The Mathematical Theory of Information

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By Thanaporn Sundaravej
The Mathematical Theory of Information by Jan Kåhre
Chapter 1: About Information
The Law of Diminishing Information is a primary focus of The Mathematical
Theory of Information. The author applies the communication theory of Shannon to his
new approach. The communication theory of Shannon is based upon probability rules to
assess an amount of transferred information on a telecommunication medium. Later the
name of the theory has been changed to the information theory or classic information
theory of Shannon.
In the information theory, transferred information can be expressed as inf([email protected])
which means the information B gives about A. Information can be measured in terms of
quantity and quality. A bit or alternatives in a set is used for a quantitative computation,
while a hit is used for a qualitative measurement. A logarithm is a mathematical
calculation for an amount of bits. The increased number of bits results in the higher
limited probability of results or entropy. In other words, the entropy is the uncertainty of
the outcome or the disorder in a population in a closed system. What Shannon wants to
know from the theory is how much information can be transmitted on a communication
channel. Unlike the author of this book, Shannon does not pay much attention to the
information quality. The author studies the reliability of the information which is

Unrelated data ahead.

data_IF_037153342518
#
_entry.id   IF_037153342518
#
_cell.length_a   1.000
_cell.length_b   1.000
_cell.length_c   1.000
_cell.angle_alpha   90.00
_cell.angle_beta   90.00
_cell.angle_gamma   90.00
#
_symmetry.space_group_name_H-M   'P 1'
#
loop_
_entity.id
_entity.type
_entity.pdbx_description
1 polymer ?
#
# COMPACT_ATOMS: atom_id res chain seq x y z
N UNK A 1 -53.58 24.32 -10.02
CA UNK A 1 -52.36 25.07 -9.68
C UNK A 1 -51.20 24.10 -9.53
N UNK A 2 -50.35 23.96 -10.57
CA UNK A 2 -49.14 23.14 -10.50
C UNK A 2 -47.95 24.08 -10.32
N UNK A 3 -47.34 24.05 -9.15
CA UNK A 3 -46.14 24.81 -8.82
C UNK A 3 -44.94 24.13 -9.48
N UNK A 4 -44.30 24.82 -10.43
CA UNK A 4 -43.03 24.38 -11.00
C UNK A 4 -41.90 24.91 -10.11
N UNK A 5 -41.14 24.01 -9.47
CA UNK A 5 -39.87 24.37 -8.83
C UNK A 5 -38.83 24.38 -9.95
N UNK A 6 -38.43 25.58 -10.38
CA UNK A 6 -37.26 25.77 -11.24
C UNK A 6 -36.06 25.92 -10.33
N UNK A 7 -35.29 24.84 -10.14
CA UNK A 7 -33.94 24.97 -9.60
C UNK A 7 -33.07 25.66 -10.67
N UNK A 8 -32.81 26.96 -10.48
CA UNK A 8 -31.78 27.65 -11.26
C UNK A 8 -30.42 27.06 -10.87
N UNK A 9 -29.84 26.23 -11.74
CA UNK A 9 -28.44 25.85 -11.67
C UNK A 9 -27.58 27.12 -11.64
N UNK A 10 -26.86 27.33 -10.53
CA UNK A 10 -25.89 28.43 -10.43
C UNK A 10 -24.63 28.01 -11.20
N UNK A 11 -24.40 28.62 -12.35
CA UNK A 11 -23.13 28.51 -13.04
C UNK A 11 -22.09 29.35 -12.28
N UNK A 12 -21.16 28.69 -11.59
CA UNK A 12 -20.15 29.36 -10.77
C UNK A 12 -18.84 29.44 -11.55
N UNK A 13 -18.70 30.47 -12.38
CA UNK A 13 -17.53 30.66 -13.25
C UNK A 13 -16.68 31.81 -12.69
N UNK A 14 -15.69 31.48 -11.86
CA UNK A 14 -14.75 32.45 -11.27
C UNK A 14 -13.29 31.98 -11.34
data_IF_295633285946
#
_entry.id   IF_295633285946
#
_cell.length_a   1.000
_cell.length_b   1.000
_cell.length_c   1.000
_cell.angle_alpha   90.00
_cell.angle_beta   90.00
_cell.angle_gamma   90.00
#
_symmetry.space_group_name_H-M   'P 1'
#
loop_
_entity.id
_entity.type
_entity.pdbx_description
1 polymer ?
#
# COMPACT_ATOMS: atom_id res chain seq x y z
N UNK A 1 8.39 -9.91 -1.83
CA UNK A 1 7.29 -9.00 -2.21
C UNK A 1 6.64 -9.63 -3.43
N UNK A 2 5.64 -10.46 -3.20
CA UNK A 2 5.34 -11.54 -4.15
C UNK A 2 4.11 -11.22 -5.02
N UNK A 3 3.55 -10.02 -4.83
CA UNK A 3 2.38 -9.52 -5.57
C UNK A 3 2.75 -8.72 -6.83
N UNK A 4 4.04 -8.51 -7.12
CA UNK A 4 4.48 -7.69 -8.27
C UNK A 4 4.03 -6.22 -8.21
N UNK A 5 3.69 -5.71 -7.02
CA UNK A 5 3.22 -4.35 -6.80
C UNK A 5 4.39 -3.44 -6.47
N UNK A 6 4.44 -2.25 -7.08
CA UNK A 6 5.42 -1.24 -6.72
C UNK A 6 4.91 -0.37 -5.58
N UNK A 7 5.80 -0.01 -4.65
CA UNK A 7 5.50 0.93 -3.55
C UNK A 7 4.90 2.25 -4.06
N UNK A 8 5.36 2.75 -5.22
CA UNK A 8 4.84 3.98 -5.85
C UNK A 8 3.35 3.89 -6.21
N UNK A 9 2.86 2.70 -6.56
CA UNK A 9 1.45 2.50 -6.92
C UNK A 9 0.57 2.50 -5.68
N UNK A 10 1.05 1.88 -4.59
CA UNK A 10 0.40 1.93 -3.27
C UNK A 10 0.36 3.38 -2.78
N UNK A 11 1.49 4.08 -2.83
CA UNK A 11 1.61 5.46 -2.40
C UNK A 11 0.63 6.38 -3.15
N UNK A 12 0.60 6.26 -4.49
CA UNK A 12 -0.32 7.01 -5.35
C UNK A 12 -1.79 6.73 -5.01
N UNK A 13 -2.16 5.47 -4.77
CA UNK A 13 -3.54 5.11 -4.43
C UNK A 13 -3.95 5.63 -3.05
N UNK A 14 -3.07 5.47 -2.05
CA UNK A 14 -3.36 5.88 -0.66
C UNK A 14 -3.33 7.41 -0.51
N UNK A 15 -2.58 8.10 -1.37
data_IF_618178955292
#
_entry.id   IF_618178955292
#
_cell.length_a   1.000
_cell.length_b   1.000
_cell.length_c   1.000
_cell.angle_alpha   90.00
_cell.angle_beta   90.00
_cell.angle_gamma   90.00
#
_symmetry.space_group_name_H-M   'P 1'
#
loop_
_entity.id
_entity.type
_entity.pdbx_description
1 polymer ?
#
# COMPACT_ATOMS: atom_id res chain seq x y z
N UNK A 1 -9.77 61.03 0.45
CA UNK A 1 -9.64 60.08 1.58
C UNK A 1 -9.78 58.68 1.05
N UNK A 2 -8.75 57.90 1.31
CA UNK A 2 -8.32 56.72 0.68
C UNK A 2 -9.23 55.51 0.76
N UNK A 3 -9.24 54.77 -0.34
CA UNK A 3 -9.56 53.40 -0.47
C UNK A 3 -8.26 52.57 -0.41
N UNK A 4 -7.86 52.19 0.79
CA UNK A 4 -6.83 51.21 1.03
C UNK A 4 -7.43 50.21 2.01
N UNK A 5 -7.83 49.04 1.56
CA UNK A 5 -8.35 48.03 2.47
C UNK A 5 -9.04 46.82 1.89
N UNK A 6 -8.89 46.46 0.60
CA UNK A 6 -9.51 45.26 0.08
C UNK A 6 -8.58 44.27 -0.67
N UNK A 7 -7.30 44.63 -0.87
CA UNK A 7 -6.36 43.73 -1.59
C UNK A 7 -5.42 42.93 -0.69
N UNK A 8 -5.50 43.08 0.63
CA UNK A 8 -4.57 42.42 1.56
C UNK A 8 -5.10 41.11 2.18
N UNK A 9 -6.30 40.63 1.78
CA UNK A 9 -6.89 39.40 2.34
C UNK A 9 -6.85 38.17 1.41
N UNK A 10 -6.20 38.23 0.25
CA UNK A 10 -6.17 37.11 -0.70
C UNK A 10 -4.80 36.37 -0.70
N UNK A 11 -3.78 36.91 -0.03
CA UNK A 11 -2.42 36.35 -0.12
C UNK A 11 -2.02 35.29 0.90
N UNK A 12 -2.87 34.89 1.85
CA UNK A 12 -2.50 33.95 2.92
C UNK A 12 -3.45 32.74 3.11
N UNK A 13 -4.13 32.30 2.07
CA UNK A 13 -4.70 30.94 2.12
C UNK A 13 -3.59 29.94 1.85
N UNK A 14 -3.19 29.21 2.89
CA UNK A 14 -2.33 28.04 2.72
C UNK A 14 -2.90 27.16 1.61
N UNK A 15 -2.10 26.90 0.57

measured in hits. He argues that the reliability rel([email protected]) means the probability that the
message A is correct when it is sent and the message B is received.
The ideal receiver or the recipient who receive purely correct information from a
source or sender does not exist in the Law of Diminishing Information. The principle of
this theory is that the information that C (receiver) gives about A (source) cannot be
IS 7894: Theoretical Foundation of Information Systems Research
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By Thanaporn Sundaravej
greater than the information B (intermediary) gives about A. That can be expressed as
inf([email protected] <= inf([email protected]) if A -=- B -=- C. The cause of decreased amount of transferred
information can be noise added to a signal.
Chapter 2: The Law of Diminishing Information
A discrete message is the first selection to prove the Law of Diminishing
Information because the discrete message can be concisely measured and the result is
clearly correct. In transferring information, only one message from alternative elements
of an exhaustive set is selected. An example of an exhaustive set is throwing a dice. The
outcome of a toss is one and only one of the six faces.
To measure a discrete message, several mathematical techniques are involved.
Probability is mostly used in the assessment of discrete messages. Any probability ranges
from 0 to 1. The joint probability P(ai bj) is the probability that ai and bj occur together.
The conditional probability P(bj | ai) is a cause and effect probability. That is, the
probability of bj if ai occurs. Matrix algebra is also utilized in the measurement of
discrete messages because its calculation is suitable for the data form of lists or tables.
Rules of chain conditions are also employed in the law for discrete finite systems.
In conclusion, the Law of Diminishing Information can be expressed as inf([email protected])
<= inf([email protected]) if P(ai bj ck) = P(ai | bj) P(ck | bj) P(bj). From this rule, it can be
interpreted that the distortion cannot increase the information. If it does, then the chain
condition is violated.
IS 7894: Theoretical Foundation of Information Systems Research
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